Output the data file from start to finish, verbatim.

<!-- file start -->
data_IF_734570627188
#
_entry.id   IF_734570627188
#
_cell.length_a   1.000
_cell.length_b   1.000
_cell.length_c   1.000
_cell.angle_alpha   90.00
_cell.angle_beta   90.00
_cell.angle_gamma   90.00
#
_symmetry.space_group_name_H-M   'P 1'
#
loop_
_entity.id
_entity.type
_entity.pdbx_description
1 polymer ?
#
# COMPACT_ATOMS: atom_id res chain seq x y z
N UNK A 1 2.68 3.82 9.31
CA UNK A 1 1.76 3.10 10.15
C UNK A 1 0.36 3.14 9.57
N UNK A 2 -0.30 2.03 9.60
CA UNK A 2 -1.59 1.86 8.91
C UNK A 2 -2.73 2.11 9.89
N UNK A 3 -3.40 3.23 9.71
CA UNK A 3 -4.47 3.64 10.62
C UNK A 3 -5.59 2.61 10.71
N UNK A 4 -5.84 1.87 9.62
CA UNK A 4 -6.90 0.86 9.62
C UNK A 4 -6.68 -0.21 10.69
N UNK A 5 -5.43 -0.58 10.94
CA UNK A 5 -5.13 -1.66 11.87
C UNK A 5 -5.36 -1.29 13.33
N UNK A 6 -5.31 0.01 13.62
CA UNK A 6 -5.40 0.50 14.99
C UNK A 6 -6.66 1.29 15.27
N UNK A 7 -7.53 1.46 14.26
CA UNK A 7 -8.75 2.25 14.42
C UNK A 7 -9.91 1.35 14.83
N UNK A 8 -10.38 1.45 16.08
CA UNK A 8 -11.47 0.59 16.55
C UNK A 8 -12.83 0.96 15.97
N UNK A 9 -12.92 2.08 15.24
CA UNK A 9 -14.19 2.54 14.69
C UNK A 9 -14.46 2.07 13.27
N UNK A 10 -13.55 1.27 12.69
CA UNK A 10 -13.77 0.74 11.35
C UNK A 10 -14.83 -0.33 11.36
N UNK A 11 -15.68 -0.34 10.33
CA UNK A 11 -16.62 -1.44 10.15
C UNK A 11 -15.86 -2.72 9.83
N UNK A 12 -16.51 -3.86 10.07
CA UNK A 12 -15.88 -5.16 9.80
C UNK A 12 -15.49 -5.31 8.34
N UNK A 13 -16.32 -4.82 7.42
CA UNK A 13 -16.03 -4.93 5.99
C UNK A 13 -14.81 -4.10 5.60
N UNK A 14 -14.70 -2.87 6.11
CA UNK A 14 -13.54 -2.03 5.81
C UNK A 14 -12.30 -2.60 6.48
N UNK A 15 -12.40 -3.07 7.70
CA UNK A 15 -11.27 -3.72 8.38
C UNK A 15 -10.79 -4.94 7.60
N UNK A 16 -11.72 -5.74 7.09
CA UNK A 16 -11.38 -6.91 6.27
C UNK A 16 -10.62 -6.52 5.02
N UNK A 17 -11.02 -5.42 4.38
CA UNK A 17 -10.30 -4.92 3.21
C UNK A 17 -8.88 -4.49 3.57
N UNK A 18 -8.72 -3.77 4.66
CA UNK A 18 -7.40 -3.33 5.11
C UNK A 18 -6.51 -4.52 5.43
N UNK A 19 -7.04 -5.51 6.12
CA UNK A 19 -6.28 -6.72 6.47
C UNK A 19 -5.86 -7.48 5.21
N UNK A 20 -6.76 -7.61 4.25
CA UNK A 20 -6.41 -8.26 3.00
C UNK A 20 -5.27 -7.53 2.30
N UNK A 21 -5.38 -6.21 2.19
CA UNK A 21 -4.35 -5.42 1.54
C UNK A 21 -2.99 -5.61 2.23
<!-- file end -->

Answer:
data_IF_734570627188
#
_entry.id   IF_734570627188
#
_cell.length_a   1.000
_cell.length_b   1.000
_cell.length_c   1.000
_cell.angle_alpha   90.00
_cell.angle_beta   90.00
_cell.angle_gamma   90.00
#
_symmetry.space_group_name_H-M   'P 1'
#
loop_
_entity.id
_entity.type
_entity.pdbx_description
1 polymer ?
#
# COMPACT_ATOMS: atom_id res chain seq x y z
N UNK A 1 2.68 3.82 9.31
CA UNK A 1 1.76 3.10 10.15
C UNK A 1 0.36 3.14 9.57
N UNK A 2 -0.30 2.03 9.60
CA UNK A 2 -1.59 1.86 8.91
C UNK A 2 -2.73 2.11 9.89
N UNK A 3 -3.40 3.23 9.71
CA UNK A 3 -4.47 3.64 10.62
C UNK A 3 -5.59 2.61 10.71
N UNK A 4 -5.84 1.87 9.62
CA UNK A 4 -6.90 0.86 9.62
C UNK A 4 -6.68 -0.21 10.69
N UNK A 5 -5.43 -0.58 10.94
CA UNK A 5 -5.13 -1.66 11.87
C UNK A 5 -5.36 -1.29 13.33
N UNK A 6 -5.31 0.01 13.62
CA UNK A 6 -5.40 0.50 14.99
C UNK A 6 -6.66 1.29 15.27
N UNK A 7 -7.53 1.46 14.26
CA UNK A 7 -8.75 2.25 14.42
C UNK A 7 -9.91 1.35 14.83
N UNK A 8 -10.38 1.45 16.08
CA UNK A 8 -11.47 0.59 16.55
C UNK A 8 -12.83 0.96 15.97
N UNK A 9 -12.92 2.08 15.24
CA UNK A 9 -14.19 2.54 14.69
C UNK A 9 -14.46 2.07 13.27
N UNK A 10 -13.55 1.27 12.69
CA UNK A 10 -13.77 0.74 11.35
C UNK A 10 -14.83 -0.33 11.36
N UNK A 11 -15.68 -0.34 10.33
CA UNK A 11 -16.62 -1.44 10.15
C UNK A 11 -15.86 -2.72 9.83
N UNK A 12 -16.51 -3.86 10.07
CA UNK A 12 -15.88 -5.16 9.80
C UNK A 12 -15.49 -5.31 8.34
N UNK A 13 -16.32 -4.82 7.42
CA UNK A 13 -16.03 -4.93 5.99
C UNK A 13 -14.81 -4.10 5.60
N UNK A 14 -14.70 -2.87 6.11
CA UNK A 14 -13.54 -2.03 5.81
C UNK A 14 -12.30 -2.60 6.48
N UNK A 15 -12.40 -3.07 7.70
CA UNK A 15 -11.27 -3.72 8.38
C UNK A 15 -10.79 -4.94 7.60
N UNK A 16 -11.72 -5.74 7.09
CA UNK A 16 -11.38 -6.91 6.27
C UNK A 16 -10.62 -6.52 5.02
N UNK A 17 -11.02 -5.42 4.38
CA UNK A 17 -10.30 -4.92 3.21
C UNK A 17 -8.88 -4.49 3.57
N UNK A 18 -8.72 -3.77 4.66
CA UNK A 18 -7.40 -3.33 5.11
C UNK A 18 -6.51 -4.52 5.43
N UNK A 19 -7.04 -5.51 6.12
CA UNK A 19 -6.28 -6.72 6.47
C UNK A 19 -5.86 -7.48 5.21
N UNK A 20 -6.76 -7.61 4.25
CA UNK A 20 -6.41 -8.26 3.00
C UNK A 20 -5.27 -7.53 2.30
N UNK A 21 -5.38 -6.21 2.19
CA UNK A 21 -4.35 -5.42 1.54
C UNK A 21 -2.99 -5.61 2.23